I love the idea of buying a used car over the Internet. I like that you can go onto many reputable websites, including eBay Motors, and browse a large selection of vehicles without having to step foot onto a lot. There's just one problem: Cyber criminals are targeting online auto shoppers. The good news is that scam artists are pretty easy to identify if you know what you're looking for.
So how do the scams typically work? According to the FBI, criminals try to sell a vehicle they don't own. They make the deal seem really attractive by pricing the car below book value. They then tell the potential buyer a sob story that they need to sell quickly since they are moving for work or getting shipped off to Afghanistan on a military deployment.
Due to the pending move, the criminal refuses to meet the buyer in person or allow him to inspect the vehicle. The potential victim is then instructed to wire money to a third party and fax the receipt to the seller as proof of payment. The car is never delivered.
I know what you're thinking. Of course this is a scam. Who would buy a car that you can't inspect in person? But it turns out that folks get duped quite a bit. Every hour an auto shopper loses $1,000 and every 90 minutes a consumer complaint is filed, according to the FBI.
The reason regular consumers are falling for this scam is because the criminals are quite sophisticated. They make their fraud appear legitimate by misusing the names of reputable companies and programs. The most common example is the use of eBay Motors' Vehicle Purchase Protection (VPP) program to secure the transaction.
Criminals are also using a live-chat feature that allows them to answer questions about the car and assure a buyer that the deal is safe.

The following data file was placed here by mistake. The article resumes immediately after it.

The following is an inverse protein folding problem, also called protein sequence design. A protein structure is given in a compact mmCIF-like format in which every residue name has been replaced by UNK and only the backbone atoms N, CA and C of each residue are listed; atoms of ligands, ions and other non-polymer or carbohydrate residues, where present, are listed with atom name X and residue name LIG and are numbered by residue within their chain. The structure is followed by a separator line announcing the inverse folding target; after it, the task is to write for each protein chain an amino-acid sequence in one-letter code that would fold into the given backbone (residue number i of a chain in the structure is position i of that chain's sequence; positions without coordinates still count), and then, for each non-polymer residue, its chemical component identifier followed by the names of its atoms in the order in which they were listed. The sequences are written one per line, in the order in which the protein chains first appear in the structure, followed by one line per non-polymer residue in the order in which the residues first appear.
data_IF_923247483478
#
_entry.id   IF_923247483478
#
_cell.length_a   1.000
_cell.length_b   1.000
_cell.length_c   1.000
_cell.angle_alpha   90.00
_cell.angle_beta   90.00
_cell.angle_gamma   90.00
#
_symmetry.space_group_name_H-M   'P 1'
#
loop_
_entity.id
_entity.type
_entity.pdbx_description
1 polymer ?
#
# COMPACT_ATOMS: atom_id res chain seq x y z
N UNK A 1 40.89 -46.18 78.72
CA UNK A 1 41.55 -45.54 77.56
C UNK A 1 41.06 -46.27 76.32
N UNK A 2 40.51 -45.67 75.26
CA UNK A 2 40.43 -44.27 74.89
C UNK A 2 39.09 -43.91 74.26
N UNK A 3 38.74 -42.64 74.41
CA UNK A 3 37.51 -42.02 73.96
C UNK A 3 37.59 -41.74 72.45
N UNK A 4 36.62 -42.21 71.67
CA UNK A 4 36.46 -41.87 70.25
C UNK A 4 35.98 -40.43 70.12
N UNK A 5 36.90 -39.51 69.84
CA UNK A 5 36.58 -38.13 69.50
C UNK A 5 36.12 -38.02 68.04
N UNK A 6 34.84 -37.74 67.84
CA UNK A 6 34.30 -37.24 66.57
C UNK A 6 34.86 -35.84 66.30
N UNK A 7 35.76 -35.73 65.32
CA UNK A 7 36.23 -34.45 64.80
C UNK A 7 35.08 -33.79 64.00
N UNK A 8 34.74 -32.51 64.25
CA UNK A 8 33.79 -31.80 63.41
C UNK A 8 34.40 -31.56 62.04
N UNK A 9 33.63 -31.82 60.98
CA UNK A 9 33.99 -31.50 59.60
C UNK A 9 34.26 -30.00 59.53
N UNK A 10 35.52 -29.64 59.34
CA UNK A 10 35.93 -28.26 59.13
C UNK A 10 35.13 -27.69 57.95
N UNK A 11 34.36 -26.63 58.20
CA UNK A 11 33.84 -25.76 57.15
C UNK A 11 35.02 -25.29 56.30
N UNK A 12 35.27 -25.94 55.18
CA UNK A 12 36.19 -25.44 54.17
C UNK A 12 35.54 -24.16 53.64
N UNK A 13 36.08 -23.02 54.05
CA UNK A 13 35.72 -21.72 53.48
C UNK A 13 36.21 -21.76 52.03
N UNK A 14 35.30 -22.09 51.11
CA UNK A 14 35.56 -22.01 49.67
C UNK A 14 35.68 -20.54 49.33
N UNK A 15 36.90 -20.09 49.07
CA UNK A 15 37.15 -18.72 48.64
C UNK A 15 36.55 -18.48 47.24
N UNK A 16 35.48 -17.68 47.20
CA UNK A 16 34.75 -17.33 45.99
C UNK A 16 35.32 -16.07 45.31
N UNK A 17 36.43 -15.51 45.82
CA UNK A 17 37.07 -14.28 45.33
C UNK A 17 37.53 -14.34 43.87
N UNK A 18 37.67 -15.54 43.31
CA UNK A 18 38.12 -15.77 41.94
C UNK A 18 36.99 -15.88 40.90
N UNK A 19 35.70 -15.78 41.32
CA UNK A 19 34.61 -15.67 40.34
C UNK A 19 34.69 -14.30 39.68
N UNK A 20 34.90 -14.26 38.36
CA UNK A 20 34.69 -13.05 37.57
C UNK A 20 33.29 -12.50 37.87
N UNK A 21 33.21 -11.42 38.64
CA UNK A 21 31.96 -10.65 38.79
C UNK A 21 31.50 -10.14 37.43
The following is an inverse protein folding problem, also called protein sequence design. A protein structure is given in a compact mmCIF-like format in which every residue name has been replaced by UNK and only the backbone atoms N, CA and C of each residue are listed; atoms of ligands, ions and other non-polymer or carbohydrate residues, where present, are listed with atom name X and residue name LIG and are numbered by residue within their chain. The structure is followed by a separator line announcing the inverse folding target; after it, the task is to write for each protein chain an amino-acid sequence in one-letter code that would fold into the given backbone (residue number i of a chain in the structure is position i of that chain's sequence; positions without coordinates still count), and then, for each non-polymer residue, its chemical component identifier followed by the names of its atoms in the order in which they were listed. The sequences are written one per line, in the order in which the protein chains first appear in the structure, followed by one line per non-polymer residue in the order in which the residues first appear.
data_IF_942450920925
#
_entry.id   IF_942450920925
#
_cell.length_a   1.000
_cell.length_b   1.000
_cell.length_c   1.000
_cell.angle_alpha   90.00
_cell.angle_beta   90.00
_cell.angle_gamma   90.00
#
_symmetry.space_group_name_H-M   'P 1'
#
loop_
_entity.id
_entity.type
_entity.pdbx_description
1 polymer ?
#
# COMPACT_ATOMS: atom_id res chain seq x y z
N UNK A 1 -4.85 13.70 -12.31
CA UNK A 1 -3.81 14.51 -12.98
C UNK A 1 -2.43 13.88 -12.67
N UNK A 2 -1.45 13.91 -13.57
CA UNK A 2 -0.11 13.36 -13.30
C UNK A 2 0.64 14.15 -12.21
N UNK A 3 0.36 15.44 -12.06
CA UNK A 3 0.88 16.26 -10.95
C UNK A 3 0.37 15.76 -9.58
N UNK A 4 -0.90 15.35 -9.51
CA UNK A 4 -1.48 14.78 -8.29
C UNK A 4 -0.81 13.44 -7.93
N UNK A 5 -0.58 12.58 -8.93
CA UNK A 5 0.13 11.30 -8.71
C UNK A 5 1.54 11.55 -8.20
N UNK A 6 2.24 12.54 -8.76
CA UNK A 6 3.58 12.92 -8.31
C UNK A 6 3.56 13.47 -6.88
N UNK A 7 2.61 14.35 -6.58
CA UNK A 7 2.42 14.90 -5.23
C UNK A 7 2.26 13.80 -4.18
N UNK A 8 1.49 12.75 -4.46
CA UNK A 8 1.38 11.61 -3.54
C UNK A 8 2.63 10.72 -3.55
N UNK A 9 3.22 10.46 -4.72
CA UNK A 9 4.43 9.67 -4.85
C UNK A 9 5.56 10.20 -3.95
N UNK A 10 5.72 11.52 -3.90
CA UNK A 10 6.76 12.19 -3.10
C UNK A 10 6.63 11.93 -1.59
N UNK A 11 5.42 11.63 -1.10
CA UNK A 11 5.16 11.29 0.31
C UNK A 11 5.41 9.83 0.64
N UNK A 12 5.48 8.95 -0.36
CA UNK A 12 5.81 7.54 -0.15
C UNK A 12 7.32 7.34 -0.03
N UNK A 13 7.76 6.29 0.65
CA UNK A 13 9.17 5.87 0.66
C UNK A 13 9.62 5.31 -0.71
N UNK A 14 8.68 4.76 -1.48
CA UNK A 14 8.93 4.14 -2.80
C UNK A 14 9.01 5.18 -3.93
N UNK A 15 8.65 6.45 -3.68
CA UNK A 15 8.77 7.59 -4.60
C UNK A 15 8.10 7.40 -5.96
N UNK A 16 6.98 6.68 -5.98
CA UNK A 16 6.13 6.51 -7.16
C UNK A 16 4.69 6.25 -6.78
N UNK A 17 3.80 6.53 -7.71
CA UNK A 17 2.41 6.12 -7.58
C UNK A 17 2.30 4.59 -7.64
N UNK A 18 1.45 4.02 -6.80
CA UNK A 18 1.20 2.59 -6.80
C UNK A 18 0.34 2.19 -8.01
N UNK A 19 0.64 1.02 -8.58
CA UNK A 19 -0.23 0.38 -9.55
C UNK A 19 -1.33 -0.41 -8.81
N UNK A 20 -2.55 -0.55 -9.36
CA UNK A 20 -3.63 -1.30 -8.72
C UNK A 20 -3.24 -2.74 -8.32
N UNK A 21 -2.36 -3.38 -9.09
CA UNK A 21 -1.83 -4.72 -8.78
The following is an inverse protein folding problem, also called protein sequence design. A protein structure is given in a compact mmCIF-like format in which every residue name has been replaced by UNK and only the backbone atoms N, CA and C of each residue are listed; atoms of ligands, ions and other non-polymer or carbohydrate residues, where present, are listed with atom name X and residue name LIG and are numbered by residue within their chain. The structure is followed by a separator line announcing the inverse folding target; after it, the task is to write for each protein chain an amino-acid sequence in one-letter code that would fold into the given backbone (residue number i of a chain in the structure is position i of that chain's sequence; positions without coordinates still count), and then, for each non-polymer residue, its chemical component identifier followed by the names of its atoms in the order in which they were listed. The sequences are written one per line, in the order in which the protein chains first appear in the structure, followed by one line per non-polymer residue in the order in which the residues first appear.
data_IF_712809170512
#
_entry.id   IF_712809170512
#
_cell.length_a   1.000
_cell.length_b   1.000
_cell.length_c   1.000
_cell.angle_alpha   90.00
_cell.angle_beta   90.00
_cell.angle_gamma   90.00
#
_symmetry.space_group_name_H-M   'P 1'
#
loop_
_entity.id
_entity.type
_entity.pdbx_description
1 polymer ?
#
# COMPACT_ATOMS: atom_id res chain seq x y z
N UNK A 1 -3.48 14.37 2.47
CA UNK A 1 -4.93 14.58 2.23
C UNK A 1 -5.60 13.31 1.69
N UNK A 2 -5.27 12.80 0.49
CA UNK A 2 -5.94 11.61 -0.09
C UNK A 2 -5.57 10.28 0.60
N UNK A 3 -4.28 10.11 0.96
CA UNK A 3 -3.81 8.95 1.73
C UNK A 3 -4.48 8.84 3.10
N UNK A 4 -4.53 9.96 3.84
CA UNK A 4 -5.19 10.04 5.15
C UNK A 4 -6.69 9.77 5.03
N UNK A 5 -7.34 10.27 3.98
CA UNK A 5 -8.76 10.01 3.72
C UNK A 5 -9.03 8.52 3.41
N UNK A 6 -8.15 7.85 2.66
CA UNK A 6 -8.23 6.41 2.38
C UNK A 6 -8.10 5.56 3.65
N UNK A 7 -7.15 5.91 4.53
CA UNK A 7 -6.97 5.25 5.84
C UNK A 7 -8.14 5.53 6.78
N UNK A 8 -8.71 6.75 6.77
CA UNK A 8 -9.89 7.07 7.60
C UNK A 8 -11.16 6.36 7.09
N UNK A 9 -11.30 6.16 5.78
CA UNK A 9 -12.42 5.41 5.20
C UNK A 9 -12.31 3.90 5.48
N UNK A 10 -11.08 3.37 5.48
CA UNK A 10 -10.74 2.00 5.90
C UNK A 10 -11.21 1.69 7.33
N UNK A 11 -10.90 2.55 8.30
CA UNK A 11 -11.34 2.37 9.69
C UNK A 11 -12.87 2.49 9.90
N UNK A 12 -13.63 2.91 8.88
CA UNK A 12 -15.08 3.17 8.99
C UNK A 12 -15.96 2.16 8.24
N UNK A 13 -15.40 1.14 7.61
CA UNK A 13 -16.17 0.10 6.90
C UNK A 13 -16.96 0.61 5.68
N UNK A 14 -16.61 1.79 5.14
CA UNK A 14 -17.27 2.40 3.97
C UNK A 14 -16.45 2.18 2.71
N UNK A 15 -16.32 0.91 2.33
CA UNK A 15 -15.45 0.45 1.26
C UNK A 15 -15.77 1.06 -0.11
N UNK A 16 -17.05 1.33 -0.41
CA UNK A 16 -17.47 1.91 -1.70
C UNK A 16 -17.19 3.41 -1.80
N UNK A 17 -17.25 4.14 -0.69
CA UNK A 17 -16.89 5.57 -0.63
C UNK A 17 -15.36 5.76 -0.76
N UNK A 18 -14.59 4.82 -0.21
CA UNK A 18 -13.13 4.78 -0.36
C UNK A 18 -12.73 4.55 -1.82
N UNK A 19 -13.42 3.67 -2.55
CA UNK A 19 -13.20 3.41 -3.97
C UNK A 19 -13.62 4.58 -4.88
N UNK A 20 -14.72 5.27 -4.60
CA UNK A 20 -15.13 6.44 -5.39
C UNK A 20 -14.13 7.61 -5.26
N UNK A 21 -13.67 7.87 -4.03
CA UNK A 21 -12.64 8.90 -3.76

So how can you protect yourself from this crime? Here are some tips from the FBI and eBay Motors:
1. Beware of any seller who wants to move a transaction from one website to another.
2. Watch out for sellers who try to use a vehicle protection program, such as eBay Motors', even though the transaction started on another website.
3. Be suspicious of sellers who try to rush the process and request payment via a wire transfer payment.
4. Question sellers who refuse to meet in person or let you physically inspect the car.
5. Beware of sellers who live in a different location than where the car is located.
6. Finally, keep in mind that any vehicle that's listed well below book value is a possible scam.
Despite this scam, I don't think buyers should avoid researching and purchasing a car online. Just remember that you need to be careful. Most importantly, try to personally meet the seller and see the car for yourself before you agree to buy it.
Stacey Bradford is the author of The Wall Street Journal Financial Guidebook for New Parents.
1951 Buick image courtesy of Flickr, CC 2.0>
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